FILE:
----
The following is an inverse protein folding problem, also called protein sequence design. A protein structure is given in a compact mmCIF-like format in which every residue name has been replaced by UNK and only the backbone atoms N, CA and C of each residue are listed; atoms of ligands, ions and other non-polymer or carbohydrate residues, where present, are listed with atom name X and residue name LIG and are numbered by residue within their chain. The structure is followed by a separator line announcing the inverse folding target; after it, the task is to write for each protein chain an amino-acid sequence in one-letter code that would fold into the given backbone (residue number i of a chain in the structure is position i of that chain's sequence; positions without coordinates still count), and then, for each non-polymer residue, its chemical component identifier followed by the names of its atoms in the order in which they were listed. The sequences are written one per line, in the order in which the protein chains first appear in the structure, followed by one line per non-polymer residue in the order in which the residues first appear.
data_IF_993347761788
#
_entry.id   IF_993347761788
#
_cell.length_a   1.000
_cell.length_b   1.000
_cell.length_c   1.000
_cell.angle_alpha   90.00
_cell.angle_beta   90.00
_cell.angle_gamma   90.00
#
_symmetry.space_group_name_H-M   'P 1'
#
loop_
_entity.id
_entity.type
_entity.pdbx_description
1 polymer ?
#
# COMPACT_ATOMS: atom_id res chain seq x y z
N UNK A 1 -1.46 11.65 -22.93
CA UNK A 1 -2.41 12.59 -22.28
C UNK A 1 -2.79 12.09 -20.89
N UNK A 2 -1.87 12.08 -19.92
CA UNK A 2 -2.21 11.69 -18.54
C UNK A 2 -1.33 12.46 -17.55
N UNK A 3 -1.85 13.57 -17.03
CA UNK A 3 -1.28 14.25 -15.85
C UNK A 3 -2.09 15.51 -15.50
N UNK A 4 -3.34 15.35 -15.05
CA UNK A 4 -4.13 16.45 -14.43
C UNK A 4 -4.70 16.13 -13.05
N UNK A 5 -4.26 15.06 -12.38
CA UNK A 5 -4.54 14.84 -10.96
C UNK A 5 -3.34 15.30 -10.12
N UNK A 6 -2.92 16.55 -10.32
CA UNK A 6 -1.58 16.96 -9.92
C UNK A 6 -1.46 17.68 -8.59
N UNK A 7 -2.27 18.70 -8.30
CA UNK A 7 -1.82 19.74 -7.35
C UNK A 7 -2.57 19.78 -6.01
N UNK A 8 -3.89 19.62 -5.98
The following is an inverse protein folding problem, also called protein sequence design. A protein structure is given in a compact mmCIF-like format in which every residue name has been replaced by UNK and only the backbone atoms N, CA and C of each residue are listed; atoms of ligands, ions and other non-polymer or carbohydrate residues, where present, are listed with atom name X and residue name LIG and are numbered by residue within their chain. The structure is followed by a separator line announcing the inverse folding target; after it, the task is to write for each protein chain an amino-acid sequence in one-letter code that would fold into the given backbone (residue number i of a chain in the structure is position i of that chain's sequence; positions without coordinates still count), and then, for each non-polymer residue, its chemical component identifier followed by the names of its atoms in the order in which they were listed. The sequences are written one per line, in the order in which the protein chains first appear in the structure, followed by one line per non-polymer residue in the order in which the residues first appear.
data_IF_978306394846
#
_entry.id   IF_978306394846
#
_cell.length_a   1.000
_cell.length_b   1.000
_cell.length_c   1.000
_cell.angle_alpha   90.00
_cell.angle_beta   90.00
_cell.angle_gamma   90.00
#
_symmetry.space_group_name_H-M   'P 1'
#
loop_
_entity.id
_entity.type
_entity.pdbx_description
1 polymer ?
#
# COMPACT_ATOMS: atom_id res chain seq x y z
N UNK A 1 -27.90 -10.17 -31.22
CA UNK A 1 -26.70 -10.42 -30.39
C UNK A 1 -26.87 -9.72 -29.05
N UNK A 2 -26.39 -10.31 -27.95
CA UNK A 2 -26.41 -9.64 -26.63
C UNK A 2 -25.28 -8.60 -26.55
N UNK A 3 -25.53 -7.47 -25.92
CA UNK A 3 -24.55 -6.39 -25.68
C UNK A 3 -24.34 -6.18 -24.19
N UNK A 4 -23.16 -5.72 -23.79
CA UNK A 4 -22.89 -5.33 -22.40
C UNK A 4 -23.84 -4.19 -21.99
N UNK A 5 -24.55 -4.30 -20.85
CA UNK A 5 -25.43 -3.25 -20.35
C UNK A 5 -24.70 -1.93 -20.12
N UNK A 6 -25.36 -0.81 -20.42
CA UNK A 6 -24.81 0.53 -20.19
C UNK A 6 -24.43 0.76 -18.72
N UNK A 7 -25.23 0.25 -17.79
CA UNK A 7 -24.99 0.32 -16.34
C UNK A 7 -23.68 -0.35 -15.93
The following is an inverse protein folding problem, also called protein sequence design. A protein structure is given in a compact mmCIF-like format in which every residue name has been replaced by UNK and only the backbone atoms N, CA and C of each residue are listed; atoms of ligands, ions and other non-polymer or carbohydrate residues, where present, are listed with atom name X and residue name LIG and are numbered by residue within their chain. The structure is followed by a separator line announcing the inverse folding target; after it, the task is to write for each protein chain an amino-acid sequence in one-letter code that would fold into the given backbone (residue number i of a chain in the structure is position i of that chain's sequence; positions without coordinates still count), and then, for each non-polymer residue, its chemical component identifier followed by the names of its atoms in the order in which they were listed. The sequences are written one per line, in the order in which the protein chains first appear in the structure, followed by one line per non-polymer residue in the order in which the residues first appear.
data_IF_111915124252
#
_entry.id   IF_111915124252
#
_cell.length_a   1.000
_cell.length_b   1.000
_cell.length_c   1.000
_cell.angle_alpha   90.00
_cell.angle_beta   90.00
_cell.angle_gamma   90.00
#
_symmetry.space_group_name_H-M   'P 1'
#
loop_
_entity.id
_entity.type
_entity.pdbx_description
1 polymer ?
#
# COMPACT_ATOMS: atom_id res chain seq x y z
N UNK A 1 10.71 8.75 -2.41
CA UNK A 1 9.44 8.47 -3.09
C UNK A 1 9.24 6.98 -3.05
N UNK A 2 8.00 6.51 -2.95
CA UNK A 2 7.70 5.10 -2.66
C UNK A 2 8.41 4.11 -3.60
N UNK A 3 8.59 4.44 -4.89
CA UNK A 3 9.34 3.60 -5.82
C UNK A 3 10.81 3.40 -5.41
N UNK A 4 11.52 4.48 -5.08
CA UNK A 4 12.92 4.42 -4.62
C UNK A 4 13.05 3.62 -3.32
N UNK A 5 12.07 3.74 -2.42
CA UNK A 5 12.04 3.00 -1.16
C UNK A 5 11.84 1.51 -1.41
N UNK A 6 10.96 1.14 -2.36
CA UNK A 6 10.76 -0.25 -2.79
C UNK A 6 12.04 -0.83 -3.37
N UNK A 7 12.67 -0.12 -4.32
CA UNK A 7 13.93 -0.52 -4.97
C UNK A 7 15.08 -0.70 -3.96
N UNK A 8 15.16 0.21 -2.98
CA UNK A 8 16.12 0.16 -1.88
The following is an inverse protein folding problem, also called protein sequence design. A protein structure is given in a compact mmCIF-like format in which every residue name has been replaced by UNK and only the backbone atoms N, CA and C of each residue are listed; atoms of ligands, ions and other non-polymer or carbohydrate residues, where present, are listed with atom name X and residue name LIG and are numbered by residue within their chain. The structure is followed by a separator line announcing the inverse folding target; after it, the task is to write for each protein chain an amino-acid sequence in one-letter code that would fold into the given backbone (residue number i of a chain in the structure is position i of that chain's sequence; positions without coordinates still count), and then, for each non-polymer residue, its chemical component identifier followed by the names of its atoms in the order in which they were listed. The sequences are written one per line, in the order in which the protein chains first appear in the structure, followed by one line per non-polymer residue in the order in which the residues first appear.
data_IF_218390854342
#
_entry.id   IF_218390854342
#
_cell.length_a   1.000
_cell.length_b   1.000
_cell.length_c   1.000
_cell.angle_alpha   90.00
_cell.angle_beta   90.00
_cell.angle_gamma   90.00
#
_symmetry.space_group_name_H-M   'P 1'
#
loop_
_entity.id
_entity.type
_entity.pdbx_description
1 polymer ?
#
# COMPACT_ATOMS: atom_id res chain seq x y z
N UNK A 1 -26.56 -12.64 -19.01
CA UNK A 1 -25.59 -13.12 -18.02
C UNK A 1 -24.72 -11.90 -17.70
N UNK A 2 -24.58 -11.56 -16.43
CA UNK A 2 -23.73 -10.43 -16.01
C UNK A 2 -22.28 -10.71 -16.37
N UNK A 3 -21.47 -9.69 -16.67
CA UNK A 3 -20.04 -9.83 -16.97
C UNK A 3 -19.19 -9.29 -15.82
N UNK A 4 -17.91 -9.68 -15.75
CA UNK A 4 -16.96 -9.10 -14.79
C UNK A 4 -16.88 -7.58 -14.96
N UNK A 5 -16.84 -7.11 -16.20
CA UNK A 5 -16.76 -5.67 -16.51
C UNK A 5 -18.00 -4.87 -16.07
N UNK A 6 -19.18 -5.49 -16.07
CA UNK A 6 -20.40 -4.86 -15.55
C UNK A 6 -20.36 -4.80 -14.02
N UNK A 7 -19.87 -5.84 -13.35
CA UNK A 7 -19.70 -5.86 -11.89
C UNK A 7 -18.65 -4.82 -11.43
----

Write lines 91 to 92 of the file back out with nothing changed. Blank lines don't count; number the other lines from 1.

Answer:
_cell.length_a   1.000
_cell.length_b   1.000